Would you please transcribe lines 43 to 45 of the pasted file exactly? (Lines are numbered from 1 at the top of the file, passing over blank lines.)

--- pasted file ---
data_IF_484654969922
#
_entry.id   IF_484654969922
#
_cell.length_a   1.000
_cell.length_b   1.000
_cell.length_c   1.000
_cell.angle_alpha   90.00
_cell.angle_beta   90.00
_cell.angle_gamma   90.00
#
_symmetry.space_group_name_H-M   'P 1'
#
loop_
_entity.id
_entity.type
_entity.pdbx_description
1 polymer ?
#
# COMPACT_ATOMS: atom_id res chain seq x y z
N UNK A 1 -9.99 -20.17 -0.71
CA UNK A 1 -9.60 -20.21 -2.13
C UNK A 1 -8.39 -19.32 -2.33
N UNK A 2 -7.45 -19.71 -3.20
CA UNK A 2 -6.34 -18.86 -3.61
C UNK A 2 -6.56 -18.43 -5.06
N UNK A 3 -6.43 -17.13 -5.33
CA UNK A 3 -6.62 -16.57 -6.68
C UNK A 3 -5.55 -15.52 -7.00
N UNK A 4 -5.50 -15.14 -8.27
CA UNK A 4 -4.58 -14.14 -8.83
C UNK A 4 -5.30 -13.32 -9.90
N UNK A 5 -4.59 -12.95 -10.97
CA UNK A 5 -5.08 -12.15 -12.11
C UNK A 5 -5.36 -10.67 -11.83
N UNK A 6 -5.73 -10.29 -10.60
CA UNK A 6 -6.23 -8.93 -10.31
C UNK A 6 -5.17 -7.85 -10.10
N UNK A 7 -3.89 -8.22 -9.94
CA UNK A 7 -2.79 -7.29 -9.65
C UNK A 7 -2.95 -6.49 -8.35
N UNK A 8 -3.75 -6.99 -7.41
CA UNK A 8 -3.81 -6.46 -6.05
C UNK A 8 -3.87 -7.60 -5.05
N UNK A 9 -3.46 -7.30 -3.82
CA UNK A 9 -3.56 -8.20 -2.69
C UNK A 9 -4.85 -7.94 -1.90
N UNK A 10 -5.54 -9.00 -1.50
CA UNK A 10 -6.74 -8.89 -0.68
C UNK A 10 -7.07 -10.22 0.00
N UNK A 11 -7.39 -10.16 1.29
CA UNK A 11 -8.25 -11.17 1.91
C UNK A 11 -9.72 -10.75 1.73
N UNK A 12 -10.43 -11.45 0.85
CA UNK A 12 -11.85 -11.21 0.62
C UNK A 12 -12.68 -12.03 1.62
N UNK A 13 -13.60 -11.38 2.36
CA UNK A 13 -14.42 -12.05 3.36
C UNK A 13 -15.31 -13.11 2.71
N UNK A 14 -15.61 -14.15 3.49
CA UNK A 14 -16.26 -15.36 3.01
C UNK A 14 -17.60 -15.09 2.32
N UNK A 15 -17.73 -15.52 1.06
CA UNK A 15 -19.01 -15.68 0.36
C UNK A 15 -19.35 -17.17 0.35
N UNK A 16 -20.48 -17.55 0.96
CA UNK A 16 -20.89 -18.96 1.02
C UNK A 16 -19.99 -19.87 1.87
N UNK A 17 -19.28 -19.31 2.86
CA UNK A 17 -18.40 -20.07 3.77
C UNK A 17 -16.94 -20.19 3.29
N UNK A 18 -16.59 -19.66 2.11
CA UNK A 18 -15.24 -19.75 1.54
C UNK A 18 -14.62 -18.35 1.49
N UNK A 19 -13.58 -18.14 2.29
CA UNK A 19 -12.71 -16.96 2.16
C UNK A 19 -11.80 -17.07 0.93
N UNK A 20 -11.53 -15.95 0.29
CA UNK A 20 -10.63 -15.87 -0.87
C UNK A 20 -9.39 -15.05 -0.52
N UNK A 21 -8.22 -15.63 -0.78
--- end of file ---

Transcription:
CA UNK A 8 -3.81 -6.46 -6.05
C UNK A 8 -3.87 -7.60 -5.05
N UNK A 9 -3.46 -7.30 -3.82